Environmental Technologies (ET) is a career field that applies math, science, technology, economics, engineering, law and communication to manage, protect and sustain natural resources and to ensure human health and safety. Environmental technicians are a part of homeland security in the protection of our country's air, water and soil and an important part of the major environmental issues of global warming and water pollution. ET will also reshape pedagogy and hands-on delivery of learning in the post-COVID new normal, as well as become part of the solution for health and safety issues in the workplace following any other infectious disease pandemic. ET jobs cannot be outsourced and survive economic downturn. Major industries that employ environmental technicians include engineering services, local and state government, consulting services, public health agencies, manufacturing and remediation services, and there are immediate needs for Environmental technicians across all of these sectors. The Environmental and Natural Resources Technology Center will synthesize the cross-disciplinary efforts of ET-related sectors and collaborate with industries, government and public agencies, professional organizations, 2- and 4-year colleges, and high schools to define and disseminate the critical knowledge and skills required to provide leadership in ET education and support the environmental advanced technology industry.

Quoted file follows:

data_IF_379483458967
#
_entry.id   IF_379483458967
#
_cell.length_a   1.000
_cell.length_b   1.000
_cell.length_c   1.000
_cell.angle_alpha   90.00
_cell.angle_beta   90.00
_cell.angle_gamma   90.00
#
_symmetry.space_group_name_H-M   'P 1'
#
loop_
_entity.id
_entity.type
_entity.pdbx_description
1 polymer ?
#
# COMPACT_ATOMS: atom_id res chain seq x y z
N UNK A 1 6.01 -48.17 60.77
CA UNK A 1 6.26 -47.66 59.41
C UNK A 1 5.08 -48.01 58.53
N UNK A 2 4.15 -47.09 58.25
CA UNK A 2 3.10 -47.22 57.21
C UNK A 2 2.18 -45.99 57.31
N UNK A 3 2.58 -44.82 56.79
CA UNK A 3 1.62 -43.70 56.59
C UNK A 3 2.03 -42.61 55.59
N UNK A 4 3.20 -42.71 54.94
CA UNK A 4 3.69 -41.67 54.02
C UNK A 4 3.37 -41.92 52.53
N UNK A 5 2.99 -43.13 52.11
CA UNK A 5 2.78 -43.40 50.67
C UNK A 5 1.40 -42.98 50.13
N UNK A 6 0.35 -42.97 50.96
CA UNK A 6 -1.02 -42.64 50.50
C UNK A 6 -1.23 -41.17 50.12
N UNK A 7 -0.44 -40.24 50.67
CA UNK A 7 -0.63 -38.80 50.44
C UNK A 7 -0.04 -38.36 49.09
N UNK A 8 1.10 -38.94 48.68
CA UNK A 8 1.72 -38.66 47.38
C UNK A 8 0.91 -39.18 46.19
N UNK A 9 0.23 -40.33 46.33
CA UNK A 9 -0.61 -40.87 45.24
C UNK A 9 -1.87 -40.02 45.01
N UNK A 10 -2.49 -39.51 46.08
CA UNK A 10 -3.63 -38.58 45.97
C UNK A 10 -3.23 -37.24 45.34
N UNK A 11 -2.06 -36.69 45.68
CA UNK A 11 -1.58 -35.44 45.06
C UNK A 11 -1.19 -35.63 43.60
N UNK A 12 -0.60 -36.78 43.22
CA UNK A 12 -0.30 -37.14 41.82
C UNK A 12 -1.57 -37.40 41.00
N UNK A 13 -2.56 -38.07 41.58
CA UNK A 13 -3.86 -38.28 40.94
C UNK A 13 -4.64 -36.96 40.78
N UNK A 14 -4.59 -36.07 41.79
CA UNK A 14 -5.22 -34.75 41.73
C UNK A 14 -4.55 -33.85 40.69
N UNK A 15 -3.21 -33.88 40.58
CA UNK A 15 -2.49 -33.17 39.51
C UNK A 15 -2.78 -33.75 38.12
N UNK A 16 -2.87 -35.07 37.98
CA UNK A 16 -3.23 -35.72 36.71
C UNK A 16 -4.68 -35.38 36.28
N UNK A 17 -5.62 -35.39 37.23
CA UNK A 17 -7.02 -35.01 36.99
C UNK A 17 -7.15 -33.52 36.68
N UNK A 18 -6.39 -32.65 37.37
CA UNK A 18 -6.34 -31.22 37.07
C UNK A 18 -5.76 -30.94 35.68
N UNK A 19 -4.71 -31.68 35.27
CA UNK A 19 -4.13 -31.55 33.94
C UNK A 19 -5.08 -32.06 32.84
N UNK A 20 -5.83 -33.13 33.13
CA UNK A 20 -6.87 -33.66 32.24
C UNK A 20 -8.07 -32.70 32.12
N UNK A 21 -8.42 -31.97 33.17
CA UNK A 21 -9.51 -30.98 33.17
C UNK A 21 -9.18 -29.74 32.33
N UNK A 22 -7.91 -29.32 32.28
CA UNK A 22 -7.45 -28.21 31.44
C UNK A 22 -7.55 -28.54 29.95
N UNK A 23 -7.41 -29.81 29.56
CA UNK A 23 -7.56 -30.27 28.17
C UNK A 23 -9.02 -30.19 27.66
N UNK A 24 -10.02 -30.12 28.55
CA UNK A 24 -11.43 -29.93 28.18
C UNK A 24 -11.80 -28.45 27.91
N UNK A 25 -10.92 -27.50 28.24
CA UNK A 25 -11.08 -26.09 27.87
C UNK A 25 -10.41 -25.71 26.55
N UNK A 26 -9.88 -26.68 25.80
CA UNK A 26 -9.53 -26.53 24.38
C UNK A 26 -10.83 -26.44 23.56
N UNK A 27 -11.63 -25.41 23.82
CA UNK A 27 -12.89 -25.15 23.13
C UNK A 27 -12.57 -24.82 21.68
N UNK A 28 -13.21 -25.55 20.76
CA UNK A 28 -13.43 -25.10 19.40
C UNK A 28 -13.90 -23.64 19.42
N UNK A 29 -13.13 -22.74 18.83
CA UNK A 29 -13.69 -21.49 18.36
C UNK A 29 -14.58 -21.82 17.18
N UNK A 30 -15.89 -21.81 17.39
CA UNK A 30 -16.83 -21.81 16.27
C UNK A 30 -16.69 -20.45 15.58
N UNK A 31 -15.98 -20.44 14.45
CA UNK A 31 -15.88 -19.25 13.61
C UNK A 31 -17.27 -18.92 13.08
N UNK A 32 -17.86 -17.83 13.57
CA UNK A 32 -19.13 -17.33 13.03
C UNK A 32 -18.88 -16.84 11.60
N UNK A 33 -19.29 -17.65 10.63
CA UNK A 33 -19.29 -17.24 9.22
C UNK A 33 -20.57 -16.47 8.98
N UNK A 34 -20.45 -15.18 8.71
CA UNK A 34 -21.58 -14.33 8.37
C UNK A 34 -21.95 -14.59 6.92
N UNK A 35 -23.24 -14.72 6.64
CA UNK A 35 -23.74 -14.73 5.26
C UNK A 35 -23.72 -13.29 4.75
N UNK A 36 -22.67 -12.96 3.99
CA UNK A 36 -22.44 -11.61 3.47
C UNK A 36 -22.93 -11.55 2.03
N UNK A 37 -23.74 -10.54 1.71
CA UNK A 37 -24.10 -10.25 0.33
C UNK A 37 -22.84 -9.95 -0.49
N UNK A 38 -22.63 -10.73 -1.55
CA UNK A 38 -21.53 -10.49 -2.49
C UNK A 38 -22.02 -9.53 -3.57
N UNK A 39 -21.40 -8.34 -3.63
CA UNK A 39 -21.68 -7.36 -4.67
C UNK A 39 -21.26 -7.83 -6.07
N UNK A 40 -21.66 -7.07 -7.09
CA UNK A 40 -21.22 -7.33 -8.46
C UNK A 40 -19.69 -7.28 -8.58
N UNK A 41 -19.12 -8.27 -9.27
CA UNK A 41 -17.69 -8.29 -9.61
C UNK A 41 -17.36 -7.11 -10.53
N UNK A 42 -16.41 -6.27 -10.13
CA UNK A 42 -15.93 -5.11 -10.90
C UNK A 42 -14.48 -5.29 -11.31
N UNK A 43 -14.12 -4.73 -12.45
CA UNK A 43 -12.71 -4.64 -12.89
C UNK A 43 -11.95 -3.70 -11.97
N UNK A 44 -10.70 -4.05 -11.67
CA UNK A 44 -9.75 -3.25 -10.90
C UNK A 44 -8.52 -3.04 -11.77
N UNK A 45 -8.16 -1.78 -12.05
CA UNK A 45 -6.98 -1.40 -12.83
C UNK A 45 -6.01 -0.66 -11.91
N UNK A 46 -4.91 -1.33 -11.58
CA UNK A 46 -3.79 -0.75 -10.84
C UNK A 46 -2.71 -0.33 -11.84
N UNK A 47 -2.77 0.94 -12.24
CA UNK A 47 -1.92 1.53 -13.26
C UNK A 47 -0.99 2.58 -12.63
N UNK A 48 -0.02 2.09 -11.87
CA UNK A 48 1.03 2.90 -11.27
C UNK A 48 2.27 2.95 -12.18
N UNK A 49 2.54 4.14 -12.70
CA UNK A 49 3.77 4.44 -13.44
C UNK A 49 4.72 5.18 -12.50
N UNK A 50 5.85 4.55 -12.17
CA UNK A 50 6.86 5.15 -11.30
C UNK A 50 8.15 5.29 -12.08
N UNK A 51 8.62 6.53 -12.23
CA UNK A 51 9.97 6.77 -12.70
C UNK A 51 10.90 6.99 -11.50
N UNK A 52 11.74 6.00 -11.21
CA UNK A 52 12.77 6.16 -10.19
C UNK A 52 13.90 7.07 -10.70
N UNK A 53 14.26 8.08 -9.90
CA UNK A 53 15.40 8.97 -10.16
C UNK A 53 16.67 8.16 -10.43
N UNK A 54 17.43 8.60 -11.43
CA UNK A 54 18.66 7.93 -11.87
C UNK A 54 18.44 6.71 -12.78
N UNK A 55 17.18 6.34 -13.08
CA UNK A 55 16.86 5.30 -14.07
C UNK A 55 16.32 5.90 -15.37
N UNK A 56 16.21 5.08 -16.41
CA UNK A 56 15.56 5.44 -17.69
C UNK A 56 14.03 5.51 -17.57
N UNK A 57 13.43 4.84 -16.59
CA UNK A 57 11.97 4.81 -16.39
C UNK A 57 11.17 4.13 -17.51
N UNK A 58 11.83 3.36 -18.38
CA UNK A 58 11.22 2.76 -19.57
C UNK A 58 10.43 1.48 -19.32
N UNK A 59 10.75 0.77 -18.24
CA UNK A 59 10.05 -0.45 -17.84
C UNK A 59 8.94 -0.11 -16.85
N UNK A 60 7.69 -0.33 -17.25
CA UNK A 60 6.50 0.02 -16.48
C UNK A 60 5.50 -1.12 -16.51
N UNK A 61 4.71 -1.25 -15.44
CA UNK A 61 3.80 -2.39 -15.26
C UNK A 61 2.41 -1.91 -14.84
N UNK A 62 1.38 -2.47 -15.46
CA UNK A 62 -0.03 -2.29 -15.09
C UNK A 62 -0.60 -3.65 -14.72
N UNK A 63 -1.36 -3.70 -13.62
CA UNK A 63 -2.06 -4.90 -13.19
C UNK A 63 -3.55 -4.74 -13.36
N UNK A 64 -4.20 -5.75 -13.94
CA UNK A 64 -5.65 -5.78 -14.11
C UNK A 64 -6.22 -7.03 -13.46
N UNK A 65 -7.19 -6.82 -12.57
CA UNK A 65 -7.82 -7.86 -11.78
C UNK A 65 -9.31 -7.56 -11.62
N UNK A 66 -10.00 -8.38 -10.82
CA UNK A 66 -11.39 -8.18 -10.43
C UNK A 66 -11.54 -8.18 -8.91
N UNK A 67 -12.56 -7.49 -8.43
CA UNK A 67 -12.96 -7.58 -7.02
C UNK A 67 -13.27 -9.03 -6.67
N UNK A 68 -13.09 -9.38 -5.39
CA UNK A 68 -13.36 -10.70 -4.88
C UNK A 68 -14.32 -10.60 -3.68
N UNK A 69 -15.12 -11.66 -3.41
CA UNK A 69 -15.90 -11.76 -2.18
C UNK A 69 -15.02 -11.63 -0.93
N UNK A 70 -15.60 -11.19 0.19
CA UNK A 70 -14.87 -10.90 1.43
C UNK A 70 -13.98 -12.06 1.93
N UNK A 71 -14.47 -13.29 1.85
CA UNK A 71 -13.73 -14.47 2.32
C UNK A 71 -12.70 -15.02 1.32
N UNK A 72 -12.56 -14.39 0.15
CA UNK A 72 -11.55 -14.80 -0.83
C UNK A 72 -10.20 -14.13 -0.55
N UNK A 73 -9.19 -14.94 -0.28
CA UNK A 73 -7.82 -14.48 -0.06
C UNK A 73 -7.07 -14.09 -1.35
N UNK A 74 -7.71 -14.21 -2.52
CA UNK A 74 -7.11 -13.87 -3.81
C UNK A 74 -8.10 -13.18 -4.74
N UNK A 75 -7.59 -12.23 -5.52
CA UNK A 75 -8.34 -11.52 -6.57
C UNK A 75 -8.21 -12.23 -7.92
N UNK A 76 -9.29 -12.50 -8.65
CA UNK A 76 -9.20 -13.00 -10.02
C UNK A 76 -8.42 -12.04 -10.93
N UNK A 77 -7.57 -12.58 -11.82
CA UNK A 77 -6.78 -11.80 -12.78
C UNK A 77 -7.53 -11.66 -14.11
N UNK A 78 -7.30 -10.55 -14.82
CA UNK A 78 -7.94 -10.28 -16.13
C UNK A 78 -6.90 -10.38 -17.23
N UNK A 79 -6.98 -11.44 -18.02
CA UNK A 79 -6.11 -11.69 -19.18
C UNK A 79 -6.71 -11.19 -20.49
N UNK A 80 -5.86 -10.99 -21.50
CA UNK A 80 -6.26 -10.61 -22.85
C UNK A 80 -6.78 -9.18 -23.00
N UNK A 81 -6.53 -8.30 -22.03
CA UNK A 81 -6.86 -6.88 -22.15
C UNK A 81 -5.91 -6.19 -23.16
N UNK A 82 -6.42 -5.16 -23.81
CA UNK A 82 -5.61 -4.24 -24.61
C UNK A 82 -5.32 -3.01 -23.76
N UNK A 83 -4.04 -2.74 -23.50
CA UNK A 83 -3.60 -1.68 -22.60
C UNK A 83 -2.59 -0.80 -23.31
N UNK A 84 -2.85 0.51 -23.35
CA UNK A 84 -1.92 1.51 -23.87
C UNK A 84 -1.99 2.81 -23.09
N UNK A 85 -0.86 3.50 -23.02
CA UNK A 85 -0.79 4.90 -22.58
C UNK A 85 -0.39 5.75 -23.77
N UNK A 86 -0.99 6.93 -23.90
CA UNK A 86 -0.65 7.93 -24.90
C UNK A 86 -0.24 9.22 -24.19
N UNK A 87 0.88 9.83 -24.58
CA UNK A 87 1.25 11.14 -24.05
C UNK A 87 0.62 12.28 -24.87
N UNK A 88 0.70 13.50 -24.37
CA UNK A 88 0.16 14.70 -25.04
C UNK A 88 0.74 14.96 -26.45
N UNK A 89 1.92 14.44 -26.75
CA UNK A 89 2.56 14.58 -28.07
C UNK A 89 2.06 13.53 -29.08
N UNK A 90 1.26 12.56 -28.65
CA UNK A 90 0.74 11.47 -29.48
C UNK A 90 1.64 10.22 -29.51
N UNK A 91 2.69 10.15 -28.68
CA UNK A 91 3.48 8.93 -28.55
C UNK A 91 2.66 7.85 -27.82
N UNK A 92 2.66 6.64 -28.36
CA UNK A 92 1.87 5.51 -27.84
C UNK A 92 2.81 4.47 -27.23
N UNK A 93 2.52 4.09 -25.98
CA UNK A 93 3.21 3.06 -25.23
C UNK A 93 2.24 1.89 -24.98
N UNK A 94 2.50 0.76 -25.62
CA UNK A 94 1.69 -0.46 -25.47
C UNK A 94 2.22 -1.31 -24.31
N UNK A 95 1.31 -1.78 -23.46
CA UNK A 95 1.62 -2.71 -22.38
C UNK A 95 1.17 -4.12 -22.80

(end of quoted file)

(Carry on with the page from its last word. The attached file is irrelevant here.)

To achieve this mission, the Center will pursue several objectives. First is to create a Leadership Network to support the development and sharing of best practices in ET workforce development. Second is to establish collaborations between existing and new ATE projects in ET fields to mentor prospective PIs and broaden the impact of ATE. Third is to provide models and leadership for collaborations among secondary, 2- and 4-year institutions, business and industry, economic development agencies and government. Fourth is to promote ET careers while also addressing the need to educate highly skilled technicians and to provide faculty professional development. Fifth is to develop institutionalization of Center functions to sustain activities in the post-award period. The Center will actively reach out to all learners, including women, those from minorities who are underrepresented in their participation in STEM, those facing economically challenging circumstances, first generation students, and those from Tribal and/or rural backgrounds. The Center's planned deliverables include DACUM charts with occupational competencies; a Defining ET Report; a Best Practices Guide for Recruiting, Retaining, and Completing Students in ET Fields targeting URM, female, military, and indigenous students; a set of interactive career websites; and AVR learning modules.
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